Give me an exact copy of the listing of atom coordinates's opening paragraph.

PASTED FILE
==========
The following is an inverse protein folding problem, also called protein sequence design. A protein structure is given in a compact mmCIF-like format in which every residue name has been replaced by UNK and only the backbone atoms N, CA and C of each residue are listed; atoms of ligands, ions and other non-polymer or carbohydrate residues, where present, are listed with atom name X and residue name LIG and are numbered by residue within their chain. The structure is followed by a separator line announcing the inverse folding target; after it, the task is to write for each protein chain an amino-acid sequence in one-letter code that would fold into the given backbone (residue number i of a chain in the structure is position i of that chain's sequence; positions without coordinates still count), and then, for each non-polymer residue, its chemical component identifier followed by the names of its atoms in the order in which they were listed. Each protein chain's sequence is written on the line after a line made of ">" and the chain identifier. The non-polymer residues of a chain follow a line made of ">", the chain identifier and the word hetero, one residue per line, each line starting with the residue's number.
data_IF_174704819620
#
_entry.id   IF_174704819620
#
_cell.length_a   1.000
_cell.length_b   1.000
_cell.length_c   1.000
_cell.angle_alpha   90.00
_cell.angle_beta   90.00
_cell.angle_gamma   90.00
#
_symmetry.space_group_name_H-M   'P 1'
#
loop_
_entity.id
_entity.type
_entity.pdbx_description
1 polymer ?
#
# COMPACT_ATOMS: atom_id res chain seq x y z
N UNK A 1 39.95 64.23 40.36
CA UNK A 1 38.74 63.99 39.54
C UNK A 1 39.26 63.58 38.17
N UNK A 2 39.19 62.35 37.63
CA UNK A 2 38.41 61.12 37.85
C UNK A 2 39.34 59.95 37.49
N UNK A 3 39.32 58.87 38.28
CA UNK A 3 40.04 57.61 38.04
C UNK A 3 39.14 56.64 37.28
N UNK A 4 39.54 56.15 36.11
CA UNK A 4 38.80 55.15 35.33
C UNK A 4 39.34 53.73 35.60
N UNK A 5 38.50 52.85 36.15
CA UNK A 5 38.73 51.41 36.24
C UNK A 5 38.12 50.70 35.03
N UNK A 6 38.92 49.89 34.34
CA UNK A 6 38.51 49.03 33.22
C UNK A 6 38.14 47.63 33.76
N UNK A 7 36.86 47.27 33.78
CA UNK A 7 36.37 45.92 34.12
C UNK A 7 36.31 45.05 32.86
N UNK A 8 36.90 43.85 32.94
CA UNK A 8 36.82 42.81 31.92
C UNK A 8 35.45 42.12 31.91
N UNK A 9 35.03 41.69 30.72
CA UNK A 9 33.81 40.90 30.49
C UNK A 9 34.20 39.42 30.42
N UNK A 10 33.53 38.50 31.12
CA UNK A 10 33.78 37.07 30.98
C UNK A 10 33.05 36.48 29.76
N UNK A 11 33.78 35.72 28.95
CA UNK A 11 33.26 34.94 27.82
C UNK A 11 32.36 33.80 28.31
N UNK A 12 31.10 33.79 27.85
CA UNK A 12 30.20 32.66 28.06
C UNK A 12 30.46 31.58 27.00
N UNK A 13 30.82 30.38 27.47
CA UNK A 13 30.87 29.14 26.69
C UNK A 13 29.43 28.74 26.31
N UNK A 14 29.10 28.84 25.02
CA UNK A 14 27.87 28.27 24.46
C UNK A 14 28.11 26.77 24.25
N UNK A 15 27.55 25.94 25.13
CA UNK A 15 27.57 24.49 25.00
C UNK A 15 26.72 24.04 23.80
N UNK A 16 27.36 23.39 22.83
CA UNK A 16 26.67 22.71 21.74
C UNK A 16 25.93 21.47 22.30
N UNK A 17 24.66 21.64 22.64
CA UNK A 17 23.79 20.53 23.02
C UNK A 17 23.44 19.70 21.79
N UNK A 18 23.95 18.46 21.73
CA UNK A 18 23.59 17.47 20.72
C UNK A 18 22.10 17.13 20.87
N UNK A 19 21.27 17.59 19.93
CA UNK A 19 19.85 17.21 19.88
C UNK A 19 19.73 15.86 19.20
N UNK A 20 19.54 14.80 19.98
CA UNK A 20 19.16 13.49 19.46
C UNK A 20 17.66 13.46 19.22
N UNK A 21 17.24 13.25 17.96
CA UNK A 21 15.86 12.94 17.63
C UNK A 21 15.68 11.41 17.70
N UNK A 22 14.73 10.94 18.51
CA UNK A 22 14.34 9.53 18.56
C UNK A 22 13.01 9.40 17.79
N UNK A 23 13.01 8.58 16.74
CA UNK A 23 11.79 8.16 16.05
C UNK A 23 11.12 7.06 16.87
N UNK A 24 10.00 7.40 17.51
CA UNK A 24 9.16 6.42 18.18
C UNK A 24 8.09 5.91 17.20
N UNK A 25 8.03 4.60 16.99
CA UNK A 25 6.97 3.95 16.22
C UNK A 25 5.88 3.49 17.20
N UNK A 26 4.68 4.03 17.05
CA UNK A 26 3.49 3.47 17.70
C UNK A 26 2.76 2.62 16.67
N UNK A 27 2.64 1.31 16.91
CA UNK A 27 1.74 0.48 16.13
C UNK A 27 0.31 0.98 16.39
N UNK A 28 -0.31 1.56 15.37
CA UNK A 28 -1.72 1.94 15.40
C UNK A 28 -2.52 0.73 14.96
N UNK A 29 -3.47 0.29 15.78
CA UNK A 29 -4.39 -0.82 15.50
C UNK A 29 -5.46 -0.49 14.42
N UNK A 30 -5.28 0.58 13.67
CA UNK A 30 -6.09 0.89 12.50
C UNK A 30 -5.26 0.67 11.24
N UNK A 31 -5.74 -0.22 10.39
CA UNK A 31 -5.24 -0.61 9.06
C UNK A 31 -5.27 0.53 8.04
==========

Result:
The following is an inverse protein folding problem, also called protein sequence design. A protein structure is given in a compact mmCIF-like format in which every residue name has been replaced by UNK and only the backbone atoms N, CA and C of each residue are listed; atoms of ligands, ions and other non-polymer or carbohydrate residues, where present, are listed with atom name X and residue name LIG and are numbered by residue within their chain. The structure is followed by a separator line announcing the inverse folding target; after it, the task is to write for each protein chain an amino-acid sequence in one-letter code that would fold into the given backbone (residue number i of a chain in the structure is position i of that chain's sequence; positions without coordinates still count), and then, for each non-polymer residue, its chemical component identifier followed by the names of its atoms in the order in which they were listed. Each protein chain's sequence is written on the line after a line made of ">" and the chain identifier. The non-polymer residues of a chain follow a line made of ">", the chain identifier and the word hetero, one residue per line, each line starting with the residue's number.